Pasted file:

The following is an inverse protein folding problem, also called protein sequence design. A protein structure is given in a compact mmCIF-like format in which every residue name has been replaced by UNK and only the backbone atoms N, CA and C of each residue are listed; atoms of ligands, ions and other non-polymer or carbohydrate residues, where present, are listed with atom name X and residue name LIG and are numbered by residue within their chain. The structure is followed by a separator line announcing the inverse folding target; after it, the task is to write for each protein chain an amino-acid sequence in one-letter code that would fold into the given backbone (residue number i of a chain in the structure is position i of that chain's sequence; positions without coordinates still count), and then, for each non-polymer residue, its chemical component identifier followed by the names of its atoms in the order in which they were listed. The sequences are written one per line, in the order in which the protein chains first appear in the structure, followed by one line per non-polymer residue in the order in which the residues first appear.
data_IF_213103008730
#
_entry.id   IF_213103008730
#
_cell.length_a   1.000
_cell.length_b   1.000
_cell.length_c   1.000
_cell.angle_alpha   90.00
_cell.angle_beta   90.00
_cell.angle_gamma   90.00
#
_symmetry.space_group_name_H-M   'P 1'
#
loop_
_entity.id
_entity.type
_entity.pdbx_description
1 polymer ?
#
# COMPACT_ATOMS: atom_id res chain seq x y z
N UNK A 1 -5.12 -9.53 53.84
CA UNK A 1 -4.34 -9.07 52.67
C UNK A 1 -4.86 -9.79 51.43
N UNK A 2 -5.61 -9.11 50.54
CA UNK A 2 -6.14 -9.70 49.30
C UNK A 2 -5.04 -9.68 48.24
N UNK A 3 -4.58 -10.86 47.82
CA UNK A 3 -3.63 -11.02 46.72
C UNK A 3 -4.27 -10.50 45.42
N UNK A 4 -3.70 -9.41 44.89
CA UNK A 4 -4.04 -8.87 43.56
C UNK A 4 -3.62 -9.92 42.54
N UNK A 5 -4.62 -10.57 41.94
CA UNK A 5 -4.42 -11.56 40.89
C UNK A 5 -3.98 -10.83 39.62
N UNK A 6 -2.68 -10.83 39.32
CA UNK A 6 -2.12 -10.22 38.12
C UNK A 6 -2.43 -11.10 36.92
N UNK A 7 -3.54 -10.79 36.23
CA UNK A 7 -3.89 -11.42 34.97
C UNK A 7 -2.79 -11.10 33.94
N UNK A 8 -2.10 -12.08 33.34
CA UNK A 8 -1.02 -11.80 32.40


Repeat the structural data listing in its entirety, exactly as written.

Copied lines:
The following is an inverse protein folding problem, also called protein sequence design. A protein structure is given in a compact mmCIF-like format in which every residue name has been replaced by UNK and only the backbone atoms N, CA and C of each residue are listed; atoms of ligands, ions and other non-polymer or carbohydrate residues, where present, are listed with atom name X and residue name LIG and are numbered by residue within their chain. The structure is followed by a separator line announcing the inverse folding target; after it, the task is to write for each protein chain an amino-acid sequence in one-letter code that would fold into the given backbone (residue number i of a chain in the structure is position i of that chain's sequence; positions without coordinates still count), and then, for each non-polymer residue, its chemical component identifier followed by the names of its atoms in the order in which they were listed. The sequences are written one per line, in the order in which the protein chains first appear in the structure, followed by one line per non-polymer residue in the order in which the residues first appear.
data_IF_213103008730
#
_entry.id   IF_213103008730
#
_cell.length_a   1.000
_cell.length_b   1.000
_cell.length_c   1.000
_cell.angle_alpha   90.00
_cell.angle_beta   90.00
_cell.angle_gamma   90.00
#
_symmetry.space_group_name_H-M   'P 1'
#
loop_
_entity.id
_entity.type
_entity.pdbx_description
1 polymer ?
#
# COMPACT_ATOMS: atom_id res chain seq x y z
N UNK A 1 -5.12 -9.53 53.84
CA UNK A 1 -4.34 -9.07 52.67
C UNK A 1 -4.86 -9.79 51.43
N UNK A 2 -5.61 -9.11 50.54
CA UNK A 2 -6.14 -9.70 49.30
C UNK A 2 -5.04 -9.68 48.24
N UNK A 3 -4.58 -10.86 47.82
CA UNK A 3 -3.63 -11.02 46.72
C UNK A 3 -4.27 -10.50 45.42
N UNK A 4 -3.70 -9.41 44.89
CA UNK A 4 -4.04 -8.87 43.56
C UNK A 4 -3.62 -9.92 42.54
N UNK A 5 -4.62 -10.57 41.94
CA UNK A 5 -4.42 -11.56 40.89
C UNK A 5 -3.98 -10.83 39.62
N UNK A 6 -2.68 -10.83 39.32
CA UNK A 6 -2.12 -10.22 38.12
C UNK A 6 -2.43 -11.10 36.92
N UNK A 7 -3.54 -10.79 36.23
CA UNK A 7 -3.89 -11.42 34.97
C UNK A 7 -2.79 -11.10 33.94
N UNK A 8 -2.10 -12.08 33.34
CA UNK A 8 -1.02 -11.80 32.40